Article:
Hauser's A-list movie star is just as fake. Given that we live in the age of paparazzi, he's just not believable. And the whole thing has an unwholesome feel, in effect asking us to root for the rich against the poor.
The DVD extras are poor: first-time director Paul Abascal's commentary is highly uninformative, and the making-of featurette is mostly eye candy.
Extras Director commentary, making-of and stunts featurettes, deleted scenes, wide-screen and full-screen versions, trailer. English, French, Spanish versions, subtitles in English and Spanish. Dolby 5.1 and surround sound.
Wicker Park (MGM, 2004) D: Paul McGuigan, w/ Josh Hartnett, Rose Byrne, Matthew Lillard, Diane Kruger. Rating: NNN
Wicker Park could have been a good movie. Its original incarnation, the 1996 French feature L'Appartement, won a best first feature César for writer/director Gilles Mimouni. But in the hands of Paul McGuigan it just peters away to nothing.
McGuigan always had style, and Wicker Park, his fourth feature, uses a shifting, floating split screen with mirrors and distorting lenses, all drenched in eerie pop.
Somebody is trying to prevent young Matthew from reconnecting with his girlfriend, who disappeared two years ago, and she could be in trouble. The mood is ominous, and the plot seems to point strongly in one direction but then fails to deliver. The grand climax has no tension; if he misses her at the airport, he still knows how to find her. They've got phones. These were vital in the buildup but are suddenly forgotten in the clinch.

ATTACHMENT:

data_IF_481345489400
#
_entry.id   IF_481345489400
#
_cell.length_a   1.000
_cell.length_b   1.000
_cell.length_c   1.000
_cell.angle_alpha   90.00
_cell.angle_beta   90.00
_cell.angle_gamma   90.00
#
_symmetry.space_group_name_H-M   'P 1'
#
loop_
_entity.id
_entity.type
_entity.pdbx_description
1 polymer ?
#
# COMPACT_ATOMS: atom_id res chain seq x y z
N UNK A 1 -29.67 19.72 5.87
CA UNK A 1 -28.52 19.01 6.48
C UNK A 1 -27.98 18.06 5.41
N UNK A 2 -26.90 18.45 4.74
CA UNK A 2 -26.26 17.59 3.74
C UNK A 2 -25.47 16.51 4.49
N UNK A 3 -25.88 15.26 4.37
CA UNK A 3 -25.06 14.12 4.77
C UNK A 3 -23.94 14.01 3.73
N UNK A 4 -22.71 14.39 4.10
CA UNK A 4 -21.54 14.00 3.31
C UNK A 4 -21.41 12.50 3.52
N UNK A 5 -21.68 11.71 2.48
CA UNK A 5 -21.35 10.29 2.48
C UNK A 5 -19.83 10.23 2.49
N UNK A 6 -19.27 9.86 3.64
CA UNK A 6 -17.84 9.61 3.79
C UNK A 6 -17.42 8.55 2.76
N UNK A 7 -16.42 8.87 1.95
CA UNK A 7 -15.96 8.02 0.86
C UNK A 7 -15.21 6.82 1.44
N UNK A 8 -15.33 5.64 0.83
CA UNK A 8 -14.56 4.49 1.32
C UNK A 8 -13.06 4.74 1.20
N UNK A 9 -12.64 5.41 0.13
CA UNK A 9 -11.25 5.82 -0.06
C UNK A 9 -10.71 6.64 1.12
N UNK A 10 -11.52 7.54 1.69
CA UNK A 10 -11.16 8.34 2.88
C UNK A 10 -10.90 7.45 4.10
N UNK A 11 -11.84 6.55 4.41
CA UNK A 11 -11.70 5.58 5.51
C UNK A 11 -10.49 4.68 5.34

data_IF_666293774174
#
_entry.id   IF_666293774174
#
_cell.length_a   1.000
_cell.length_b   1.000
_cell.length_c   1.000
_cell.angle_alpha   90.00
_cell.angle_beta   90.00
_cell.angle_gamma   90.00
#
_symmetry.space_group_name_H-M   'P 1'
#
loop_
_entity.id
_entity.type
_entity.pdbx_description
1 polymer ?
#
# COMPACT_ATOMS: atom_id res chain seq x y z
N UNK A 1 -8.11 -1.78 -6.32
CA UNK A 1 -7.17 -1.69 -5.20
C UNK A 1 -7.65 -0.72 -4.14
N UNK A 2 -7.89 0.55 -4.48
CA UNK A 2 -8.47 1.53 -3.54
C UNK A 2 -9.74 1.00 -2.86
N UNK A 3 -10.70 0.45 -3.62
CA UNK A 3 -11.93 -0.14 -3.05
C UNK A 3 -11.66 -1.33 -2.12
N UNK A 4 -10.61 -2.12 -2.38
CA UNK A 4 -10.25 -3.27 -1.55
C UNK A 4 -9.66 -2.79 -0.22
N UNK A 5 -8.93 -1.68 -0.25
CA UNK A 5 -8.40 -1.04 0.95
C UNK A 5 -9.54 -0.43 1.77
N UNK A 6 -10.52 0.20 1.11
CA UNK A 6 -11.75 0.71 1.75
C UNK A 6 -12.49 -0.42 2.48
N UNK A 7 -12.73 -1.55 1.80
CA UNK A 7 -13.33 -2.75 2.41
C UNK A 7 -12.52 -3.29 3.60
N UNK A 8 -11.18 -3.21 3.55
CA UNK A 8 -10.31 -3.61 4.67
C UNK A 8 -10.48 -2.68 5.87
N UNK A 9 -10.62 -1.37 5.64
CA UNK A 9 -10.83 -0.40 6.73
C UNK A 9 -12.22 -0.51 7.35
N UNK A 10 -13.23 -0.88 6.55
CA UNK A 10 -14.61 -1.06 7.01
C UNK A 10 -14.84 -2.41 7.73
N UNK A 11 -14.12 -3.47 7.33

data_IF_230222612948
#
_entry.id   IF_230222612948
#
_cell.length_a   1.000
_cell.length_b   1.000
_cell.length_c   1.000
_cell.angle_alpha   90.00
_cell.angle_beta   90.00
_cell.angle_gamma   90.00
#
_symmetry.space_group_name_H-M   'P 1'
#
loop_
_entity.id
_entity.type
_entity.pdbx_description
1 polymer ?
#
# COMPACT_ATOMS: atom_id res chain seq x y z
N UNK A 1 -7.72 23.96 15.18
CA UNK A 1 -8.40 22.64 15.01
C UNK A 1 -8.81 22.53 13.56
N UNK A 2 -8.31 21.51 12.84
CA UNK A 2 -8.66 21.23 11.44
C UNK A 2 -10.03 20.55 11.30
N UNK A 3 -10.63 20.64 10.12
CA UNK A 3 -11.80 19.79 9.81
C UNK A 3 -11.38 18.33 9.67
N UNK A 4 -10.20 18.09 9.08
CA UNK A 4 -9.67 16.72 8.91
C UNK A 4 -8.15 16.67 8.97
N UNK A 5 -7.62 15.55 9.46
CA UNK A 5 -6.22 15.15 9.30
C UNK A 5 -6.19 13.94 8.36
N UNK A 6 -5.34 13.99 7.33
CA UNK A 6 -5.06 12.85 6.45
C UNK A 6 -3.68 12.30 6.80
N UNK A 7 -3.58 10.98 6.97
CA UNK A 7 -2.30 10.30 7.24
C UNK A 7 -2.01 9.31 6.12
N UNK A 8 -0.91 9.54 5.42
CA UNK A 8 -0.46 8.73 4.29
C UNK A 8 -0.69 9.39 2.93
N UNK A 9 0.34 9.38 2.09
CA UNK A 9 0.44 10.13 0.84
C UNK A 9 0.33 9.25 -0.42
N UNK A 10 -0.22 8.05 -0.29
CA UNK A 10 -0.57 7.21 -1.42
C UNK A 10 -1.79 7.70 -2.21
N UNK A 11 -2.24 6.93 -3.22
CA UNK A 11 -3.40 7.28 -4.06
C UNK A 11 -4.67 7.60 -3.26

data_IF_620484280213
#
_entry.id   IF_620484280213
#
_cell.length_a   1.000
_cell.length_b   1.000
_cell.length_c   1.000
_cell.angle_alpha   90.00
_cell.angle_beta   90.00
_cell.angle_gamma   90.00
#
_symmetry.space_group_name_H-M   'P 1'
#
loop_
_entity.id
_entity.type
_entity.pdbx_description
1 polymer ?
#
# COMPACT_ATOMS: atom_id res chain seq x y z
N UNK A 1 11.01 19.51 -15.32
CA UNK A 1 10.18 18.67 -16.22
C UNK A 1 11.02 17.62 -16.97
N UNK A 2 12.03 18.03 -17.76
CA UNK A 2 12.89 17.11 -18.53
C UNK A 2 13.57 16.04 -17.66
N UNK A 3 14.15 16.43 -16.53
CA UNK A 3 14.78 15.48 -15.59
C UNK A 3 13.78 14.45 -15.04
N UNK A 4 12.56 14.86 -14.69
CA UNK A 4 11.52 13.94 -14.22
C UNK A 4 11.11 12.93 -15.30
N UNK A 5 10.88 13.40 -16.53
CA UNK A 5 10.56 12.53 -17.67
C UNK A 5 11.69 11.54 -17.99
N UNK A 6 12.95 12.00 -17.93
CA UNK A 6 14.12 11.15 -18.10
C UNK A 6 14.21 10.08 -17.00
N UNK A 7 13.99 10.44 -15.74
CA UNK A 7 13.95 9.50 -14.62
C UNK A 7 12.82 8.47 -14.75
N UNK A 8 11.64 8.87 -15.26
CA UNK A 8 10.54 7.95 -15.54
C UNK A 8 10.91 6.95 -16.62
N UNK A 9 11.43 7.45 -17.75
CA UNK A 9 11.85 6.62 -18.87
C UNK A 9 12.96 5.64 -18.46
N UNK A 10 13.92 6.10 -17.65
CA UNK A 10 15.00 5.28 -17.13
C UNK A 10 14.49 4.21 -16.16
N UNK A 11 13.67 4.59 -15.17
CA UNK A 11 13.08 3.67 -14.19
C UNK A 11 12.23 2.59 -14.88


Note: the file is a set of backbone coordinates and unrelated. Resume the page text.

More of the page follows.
Star Josh Hartnett (Pearl Harbor, Black Hawk Down) is competent, but has nothing to do but yearn romantically while onscreen alone, hunting in places where the girl isn't. He's supposed to be abandoning his promising career and upcoming marriage, but the movie throws that away without so much as a backwards glance. The three-N rating is for mood alone.
Extras Extremely dull commentary by McGuigan and Hartnett (who appear to need antidepressants), deleted scenes, bloopers, music video, photo gallery, soundtrack spot, original theatrical trailer. English version in 5.1 sound. French version, English, French and Spanish subtitles.
Millennium, The Complete Second Season (Fox, 1997) created by Chris Carter, w/ Lance Henriksen, Megan Gallagher. Rating: NNNN
Millennium isn't an easy series to like. Its hard to watch it without comparing it to The X Files and noticing that it's not quite as entertaining. Yet some of the reasons why that's true are exactly what makes Millennium good.